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Russian lawmakers lavish Putin with praise after rebel recognition

Russian lawmakers lined up Tuesday to lavish President Vladimir Putin with praise for recognising east Ukraine’s rebel territories.

Members of the Duma, Russia's lower house of parliament, applaud after voting to ratify President Vladimir Putin's agreements with east Ukraine's separatist republics
Members of the Duma, Russia's lower house of parliament, applaud after voting to ratify President Vladimir Putin's agreements with east Ukraine's separatist republics - Copyright AFP/File Peter PARKS
Members of the Duma, Russia's lower house of parliament, applaud after voting to ratify President Vladimir Putin's agreements with east Ukraine's separatist republics - Copyright AFP/File Peter PARKS
Ola CICHOWLAS

Russian lawmakers lined up Tuesday to lavish President Vladimir Putin with praise for recognising east Ukraine’s rebel territories, in a show of loyalty as they unanimously voted to ratify the Kremlin’s deals with the separatists.

Lawmakers took to the tribunes to defend Putin’s move in ultra-patriotic speeches and broke into applause as they approved the agreements, which give legal cover for Russian troops to be sent in to Ukraine.

Not a single lawmaker in the lower or upper houses of parliament — the Duma and the Federation Council — voted against the deals with the Donetsk and Lugansk separatists.

In scenes reminiscent of Russia’s 2014 annexation of Crimea, the lawmakers presented Putin’s move as a major victory and backed dubious historical theories made in his national address the night before.

“Let’s thank the president for his bravery, for his responsible position,” Duma speaker Vyacheslav Volodin said as he opened the voting session.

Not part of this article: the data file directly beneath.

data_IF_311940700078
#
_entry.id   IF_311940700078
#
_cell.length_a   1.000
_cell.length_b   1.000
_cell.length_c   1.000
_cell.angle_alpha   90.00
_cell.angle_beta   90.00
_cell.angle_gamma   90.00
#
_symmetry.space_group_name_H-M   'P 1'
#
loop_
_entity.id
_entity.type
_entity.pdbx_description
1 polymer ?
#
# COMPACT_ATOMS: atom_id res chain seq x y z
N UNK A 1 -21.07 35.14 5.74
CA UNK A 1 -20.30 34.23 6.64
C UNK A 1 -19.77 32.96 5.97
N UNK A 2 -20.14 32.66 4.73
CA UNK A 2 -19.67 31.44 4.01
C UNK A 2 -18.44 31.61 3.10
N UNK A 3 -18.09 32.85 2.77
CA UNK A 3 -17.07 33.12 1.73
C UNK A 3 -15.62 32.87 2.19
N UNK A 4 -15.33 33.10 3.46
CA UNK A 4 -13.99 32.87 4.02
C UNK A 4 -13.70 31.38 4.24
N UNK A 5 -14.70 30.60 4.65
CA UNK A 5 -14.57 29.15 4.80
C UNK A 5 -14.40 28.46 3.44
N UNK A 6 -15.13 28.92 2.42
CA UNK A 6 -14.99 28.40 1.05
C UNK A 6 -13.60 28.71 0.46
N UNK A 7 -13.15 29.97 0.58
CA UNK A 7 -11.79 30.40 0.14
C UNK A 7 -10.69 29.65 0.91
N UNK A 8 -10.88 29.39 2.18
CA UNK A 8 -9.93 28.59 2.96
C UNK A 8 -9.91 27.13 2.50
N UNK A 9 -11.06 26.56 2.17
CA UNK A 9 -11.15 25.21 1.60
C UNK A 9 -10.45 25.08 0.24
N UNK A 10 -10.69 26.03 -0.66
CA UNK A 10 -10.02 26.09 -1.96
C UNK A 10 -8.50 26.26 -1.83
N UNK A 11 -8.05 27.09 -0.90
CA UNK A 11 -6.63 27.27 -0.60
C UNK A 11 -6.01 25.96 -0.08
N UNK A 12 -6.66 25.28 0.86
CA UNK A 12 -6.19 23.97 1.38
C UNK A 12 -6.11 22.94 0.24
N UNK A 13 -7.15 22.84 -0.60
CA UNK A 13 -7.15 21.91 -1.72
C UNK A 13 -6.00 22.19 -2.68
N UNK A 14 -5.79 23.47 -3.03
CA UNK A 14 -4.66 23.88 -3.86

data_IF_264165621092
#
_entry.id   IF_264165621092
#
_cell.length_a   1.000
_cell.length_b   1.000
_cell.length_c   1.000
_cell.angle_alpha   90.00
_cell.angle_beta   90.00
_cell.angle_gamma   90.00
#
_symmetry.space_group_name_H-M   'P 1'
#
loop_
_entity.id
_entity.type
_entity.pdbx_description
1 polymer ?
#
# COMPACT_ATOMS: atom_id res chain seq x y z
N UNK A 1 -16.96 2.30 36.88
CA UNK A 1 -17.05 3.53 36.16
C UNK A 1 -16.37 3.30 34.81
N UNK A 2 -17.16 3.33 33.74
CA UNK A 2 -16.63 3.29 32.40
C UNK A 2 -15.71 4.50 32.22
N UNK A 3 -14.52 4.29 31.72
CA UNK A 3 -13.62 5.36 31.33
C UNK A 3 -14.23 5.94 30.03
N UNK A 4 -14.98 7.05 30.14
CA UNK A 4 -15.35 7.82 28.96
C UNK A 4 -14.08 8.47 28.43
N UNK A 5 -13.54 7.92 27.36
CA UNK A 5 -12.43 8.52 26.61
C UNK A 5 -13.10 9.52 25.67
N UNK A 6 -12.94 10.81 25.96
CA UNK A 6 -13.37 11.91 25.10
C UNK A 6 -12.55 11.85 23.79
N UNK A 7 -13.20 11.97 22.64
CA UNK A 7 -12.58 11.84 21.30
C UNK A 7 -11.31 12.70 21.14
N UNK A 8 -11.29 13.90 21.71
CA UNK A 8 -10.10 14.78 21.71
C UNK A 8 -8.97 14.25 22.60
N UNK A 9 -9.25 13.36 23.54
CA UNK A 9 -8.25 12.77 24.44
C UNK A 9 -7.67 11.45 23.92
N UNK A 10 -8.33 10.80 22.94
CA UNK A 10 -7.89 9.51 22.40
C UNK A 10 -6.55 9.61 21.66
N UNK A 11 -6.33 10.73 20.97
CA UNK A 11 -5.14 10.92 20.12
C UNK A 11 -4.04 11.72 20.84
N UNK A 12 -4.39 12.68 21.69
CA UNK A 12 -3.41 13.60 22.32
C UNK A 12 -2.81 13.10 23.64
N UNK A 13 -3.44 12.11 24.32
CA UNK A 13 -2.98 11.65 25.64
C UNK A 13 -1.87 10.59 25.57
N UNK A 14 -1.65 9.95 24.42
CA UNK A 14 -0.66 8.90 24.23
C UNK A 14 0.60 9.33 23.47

A day earlier, Putin announced he was recognising the rebel republics. 

The longtime leader did so at the end of an hour-long speech heavy in murky historical references.

He claimed Ukraine was “entirely created by Russia” and  questioned Kyiv’s right to statehood throughout his address.

Several hours later, he ordered the Russian army to send troops to eastern Ukraine to “maintain peace”.

– ‘Not scared of sanctions’ –

As Western countries announced new sanctions against Moscow throughout the day, lawmakers said Moscow was being unfairly punished for correcting a historical injustice.

“Moscow is not scared of any sanctions,” Deputy Foreign Minister Andrei Rudenko told lawmakers as he presented the deals in parliament. 

Even as Russian stock markets were hit and the ruble tanked to almost 80 to a dollar, Duma speaker Volodin called on Russians to “believe in our national currency.” 

At one point, it seemed that one lawmaker had not voted in favour of ratifying a deal with the Lugansk People’s Republic, with the Duma’s voting results screen showing 399 out of 400 for it. 

But soon afterwards, Communist MP Oleg Smolin owned up that he had not pressed the button in time and that he was indeed in favour.

The sessions included some of Russia’s most vehemently anti-Western public speakers that have sat in parliament for years — even decades — within the so-called “systemic opposition” that challenges Putin domestically but supports his foreign policy.

“NATO holds us by the throat,” 77-year-old Communist leader Gennady Zyuganov said in an angry speech defending Putin.

– ‘What has Russia done wrong?’ – 

Among those who took the floor was Andrei Lugovoi — a nationalist MP who British police believe is a suspect in the 2006 poisoning of former agent Alexander Litvinenko in London. 

Lugovoi, who the UK has tried and failed to extradite to London, said that Russia “spits on the opinion of the West”.

When the vote went from the Duma to the Federation Council, the upper chamber’s speaker Valentina Matvienko seemed to have tears in her eyes as the deals were ratified.

“I assure you that we are ready for (Western) sanctions,” she said after the vote.

A day earlier, she had been the only woman to participate in a highly unusual Kremlin security council meeting, in which officials made impassioned speeches to Putin to recognise the rebels. 

When it was her turn, 72-year-old Matvienko, who was born in Ukraine, asked: “What has Russia done wrong to Ukraine in 30 years?”

AFP
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